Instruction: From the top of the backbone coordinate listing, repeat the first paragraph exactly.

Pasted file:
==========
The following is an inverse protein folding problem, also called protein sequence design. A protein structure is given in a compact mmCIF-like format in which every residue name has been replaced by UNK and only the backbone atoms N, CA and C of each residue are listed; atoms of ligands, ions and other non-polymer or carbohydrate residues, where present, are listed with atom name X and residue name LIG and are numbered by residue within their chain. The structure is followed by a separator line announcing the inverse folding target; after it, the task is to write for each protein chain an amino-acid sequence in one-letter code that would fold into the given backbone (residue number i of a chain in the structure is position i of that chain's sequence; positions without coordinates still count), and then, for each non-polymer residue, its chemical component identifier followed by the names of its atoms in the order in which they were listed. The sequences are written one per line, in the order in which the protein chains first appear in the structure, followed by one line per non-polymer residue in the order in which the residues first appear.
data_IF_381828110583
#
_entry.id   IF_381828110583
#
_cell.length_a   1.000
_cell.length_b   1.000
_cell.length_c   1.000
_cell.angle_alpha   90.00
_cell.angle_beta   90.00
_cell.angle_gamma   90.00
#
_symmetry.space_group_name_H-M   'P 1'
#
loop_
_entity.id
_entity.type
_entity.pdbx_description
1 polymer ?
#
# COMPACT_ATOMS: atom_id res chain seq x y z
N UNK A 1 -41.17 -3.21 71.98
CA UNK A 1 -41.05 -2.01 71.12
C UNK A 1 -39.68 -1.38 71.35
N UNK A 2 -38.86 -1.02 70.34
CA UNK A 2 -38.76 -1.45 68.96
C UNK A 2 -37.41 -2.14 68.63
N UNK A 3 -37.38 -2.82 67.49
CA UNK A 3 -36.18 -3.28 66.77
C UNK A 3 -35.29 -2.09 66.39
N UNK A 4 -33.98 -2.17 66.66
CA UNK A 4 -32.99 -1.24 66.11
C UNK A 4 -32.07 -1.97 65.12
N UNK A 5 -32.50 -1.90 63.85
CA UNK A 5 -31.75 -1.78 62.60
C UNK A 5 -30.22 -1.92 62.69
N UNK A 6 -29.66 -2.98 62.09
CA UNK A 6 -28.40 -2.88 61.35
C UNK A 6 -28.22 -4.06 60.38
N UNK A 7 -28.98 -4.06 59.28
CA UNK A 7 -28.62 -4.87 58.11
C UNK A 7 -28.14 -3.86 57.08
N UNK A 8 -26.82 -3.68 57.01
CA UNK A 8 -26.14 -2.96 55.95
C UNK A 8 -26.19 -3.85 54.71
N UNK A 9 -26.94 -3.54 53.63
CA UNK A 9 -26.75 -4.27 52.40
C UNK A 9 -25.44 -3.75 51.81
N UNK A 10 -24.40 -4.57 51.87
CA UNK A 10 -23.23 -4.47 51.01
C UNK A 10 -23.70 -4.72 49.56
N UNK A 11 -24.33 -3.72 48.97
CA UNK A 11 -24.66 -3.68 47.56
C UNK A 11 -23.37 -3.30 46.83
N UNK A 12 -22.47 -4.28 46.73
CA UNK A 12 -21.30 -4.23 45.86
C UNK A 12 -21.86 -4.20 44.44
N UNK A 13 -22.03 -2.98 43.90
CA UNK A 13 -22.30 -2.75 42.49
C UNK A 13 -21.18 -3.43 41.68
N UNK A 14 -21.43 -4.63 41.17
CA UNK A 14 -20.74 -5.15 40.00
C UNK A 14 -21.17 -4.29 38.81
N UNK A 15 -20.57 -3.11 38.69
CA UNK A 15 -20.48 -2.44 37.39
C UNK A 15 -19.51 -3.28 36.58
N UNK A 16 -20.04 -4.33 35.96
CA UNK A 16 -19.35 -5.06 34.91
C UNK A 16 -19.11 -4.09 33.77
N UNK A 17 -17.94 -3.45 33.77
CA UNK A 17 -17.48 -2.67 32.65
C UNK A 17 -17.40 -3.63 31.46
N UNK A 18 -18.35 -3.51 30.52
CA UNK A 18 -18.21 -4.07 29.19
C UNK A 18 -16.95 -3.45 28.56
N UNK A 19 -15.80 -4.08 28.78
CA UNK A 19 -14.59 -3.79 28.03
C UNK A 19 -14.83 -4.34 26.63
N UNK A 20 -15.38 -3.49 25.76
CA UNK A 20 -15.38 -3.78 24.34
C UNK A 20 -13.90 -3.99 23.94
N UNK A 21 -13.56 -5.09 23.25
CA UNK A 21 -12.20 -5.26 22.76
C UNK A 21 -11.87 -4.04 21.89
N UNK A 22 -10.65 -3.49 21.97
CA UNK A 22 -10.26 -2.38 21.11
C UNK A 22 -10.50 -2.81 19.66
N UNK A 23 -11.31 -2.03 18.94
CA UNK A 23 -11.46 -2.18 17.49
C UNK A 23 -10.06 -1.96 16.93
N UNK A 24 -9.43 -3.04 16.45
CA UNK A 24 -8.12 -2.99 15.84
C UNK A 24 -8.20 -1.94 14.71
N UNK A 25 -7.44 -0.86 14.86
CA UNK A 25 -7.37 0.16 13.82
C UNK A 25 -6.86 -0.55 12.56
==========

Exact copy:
The following is an inverse protein folding problem, also called protein sequence design. A protein structure is given in a compact mmCIF-like format in which every residue name has been replaced by UNK and only the backbone atoms N, CA and C of each residue are listed; atoms of ligands, ions and other non-polymer or carbohydrate residues, where present, are listed with atom name X and residue name LIG and are numbered by residue within their chain. The structure is followed by a separator line announcing the inverse folding target; after it, the task is to write for each protein chain an amino-acid sequence in one-letter code that would fold into the given backbone (residue number i of a chain in the structure is position i of that chain's sequence; positions without coordinates still count), and then, for each non-polymer residue, its chemical component identifier followed by the names of its atoms in the order in which they were listed. The sequences are written one per line, in the order in which the protein chains first appear in the structure, followed by one line per non-polymer residue in the order in which the residues first appear.